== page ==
Over the past 20 years, roughly 10 million metric tons (MMT) of U.S. wheat exports have shifted from price sensitive markets to quality-driven markets, a report by the U.S. Wheat Associates said.
Consumption in quality-driven markets in Southeast Asia and Latin America increased an average 2 percent annually over the past ten years, according to USDA. However, the strength of the U.S. dollar continues to weigh on U.S. exports, transforming the relatively low prices U.S. farmers are receiving for their wheat domestically into prices that are equal to or greater than those paid in prior years by international buyers, the report said.
In 1995-96, the top ten destinations for U.S. wheat included Egypt, Pakistan and Sri Lanka, whose respective governments purchased large quantities of wheat for subsidized food programs and strategic reserves. Thus, these markets were very price sensitive. While some liberalization has occurred in these markets, subsidized food programs and strategic reserves are still the primary uses for imported wheat.
Rounding out the top destinations in 1995-96 were markets that value quality: Japan, Mexico, the Philippines, South Korea, Taiwan, Nigeria and the European Union, the report said, addig that these markets continue to be top ten destinations for U.S. wheat.
“Over the past five years, U.S. wheat exports to these seven countries averaged 12.9 MMT compared to 9.78 MMT in 1995-96, an increase of 32 percent, while total consumption increased 26 percent, indicating increased usage and preference for U.S. wheat despite prices often higher than from other sources,” the report said.
Since 1995-96, wheat consumption in other quality-driven markets has also grown. Southeast Asian markets, including Indonesia, Thailand, Vietnam and Malaysia1, have grown an average 5 percent annually. U.S. exports to the region grew 27 percent to 1.47 MMT in 2014/15, according to Global Trade Atlas data. U.S. wheat exports also increased 44 percent to Latin and South America with 5-year average sales of 5.87 MMT compared to 4.07 MMT in 1995-96.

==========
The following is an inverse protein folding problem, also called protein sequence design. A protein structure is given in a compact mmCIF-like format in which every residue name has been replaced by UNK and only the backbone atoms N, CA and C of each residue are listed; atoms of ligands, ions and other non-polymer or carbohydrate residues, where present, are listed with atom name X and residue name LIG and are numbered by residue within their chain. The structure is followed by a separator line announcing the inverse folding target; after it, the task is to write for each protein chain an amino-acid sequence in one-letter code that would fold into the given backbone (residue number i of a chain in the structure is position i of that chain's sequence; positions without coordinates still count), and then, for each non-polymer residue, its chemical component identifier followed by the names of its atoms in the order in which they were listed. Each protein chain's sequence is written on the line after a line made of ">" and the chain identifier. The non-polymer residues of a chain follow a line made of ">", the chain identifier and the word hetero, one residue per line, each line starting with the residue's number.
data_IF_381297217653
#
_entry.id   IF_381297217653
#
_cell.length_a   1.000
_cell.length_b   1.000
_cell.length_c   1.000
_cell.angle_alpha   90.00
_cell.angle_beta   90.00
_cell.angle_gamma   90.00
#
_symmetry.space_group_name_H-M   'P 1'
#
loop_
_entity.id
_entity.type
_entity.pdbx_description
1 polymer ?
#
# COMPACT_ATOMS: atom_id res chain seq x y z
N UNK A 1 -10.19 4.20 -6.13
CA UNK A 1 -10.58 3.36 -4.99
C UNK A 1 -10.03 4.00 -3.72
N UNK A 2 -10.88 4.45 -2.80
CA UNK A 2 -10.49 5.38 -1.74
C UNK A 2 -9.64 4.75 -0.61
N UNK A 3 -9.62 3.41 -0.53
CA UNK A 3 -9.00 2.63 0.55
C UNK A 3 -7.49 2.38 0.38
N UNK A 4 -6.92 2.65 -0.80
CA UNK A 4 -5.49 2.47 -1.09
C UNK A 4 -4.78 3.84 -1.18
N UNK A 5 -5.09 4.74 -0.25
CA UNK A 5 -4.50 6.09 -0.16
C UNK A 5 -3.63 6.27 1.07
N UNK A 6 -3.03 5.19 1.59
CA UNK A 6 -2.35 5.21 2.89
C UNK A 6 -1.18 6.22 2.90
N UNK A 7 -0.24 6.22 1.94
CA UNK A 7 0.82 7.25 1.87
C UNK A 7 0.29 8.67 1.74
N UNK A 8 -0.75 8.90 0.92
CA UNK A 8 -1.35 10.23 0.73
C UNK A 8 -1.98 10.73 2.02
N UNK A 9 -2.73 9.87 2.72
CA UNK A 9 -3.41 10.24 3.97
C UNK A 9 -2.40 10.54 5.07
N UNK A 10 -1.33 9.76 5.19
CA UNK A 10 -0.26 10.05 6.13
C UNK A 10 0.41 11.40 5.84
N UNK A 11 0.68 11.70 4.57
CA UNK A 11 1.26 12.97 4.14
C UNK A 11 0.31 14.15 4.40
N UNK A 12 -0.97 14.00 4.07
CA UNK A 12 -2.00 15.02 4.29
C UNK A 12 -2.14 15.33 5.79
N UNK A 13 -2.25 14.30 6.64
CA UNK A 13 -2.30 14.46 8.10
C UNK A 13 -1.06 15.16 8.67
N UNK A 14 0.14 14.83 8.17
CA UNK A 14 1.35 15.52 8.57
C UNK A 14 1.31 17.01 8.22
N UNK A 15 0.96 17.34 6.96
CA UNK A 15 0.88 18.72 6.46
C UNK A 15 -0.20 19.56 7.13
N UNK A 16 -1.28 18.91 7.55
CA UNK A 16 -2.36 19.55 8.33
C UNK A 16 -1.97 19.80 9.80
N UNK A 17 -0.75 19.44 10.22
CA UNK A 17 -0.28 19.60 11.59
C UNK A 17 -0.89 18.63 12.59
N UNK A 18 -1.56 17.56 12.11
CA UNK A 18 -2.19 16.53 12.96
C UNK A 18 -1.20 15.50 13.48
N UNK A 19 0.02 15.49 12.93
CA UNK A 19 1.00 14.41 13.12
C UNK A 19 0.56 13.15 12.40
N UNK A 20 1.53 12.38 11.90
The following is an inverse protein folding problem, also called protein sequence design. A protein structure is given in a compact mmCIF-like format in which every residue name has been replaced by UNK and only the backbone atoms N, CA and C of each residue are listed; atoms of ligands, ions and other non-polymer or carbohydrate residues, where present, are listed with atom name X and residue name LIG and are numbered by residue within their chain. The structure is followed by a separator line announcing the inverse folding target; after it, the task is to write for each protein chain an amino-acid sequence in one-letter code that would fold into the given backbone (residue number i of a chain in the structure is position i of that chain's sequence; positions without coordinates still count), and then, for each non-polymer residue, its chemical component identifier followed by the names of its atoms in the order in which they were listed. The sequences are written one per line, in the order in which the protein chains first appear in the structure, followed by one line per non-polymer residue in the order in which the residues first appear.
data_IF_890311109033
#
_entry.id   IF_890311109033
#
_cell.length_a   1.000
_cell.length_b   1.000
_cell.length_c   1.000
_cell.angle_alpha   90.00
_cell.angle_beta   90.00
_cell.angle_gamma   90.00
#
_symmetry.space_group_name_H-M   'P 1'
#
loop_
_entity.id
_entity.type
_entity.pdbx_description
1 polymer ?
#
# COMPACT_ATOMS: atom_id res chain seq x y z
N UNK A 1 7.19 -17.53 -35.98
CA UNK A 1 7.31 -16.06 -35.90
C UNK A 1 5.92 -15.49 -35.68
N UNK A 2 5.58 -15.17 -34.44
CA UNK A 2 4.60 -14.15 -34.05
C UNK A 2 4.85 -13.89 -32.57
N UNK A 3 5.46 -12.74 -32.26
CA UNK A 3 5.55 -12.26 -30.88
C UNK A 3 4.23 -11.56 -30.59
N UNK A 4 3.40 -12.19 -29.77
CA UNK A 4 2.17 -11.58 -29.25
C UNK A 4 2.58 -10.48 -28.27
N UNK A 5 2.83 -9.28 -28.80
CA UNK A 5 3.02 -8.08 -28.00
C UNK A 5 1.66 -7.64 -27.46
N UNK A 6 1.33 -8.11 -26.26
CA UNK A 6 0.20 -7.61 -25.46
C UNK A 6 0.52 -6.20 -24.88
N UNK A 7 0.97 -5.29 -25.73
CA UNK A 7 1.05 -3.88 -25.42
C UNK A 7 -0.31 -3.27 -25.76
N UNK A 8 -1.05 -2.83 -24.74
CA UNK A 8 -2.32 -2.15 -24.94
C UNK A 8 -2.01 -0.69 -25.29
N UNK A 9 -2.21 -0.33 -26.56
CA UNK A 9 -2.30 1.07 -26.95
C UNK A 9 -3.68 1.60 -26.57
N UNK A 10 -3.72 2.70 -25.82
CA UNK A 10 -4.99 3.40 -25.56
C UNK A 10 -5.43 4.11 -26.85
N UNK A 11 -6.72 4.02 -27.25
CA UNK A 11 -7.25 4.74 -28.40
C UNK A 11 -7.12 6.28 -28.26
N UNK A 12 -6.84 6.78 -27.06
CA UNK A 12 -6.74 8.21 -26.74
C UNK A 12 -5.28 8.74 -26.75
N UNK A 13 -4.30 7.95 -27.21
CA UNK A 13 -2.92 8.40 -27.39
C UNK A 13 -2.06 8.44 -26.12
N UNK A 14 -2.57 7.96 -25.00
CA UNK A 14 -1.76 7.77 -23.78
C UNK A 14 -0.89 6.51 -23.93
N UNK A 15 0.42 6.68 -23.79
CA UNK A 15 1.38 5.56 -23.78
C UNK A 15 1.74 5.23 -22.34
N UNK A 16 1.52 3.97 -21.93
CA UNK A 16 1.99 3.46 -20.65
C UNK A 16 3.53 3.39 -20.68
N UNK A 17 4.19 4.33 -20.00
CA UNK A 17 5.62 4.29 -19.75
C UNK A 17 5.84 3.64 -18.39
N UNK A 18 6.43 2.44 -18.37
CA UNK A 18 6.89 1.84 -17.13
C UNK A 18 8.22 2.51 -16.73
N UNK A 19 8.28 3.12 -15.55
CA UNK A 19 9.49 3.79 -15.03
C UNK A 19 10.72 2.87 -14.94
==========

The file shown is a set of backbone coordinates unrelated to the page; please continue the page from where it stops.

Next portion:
In 2014-15, countries from Southeast Asia and South America — Indonesia, Thailand and Brazil — became top ten destinations for U.S. wheat. In total, the top ten destinations represented 48 percent of U.S. wheat sales during that marketing year. Countries in Central America, including Colombia, Guatemala, Peru, Venezuela and the Dominican Republic, were in the top 20 destinations for U.S. wheat and accounted for another 11 percent. See the latest USW Commercial Sales report for the resulting increases in wheat exports to the increasingly quality-driven markets in Southeast Asia, Latin and South America, the report said.
It, however, poited out that despite the value these markets place on quality, the strength of the U.S. dollar makes U.S. goods relatively more expensive for consumers in other countries. Japan is historically the number one buyer of soft white (SW) wheat. The average price for 9.5 max protein SW is down 1 percent from 2014/15 at $300 per metric ton (MT). However, the Japanese yen weakened against the U.S. dollar year over year resulting in Japanese importers paying an average 6 percent more for 9.5 max protein SW this year.
Similarly, average 12.0 protein hard red winter (HRW) prices from the Gulf have fallen 18 percent, but U.S. HRW prices have increased an average 14 percent in Brazil due to the weakness of the Brazilian real, the report said.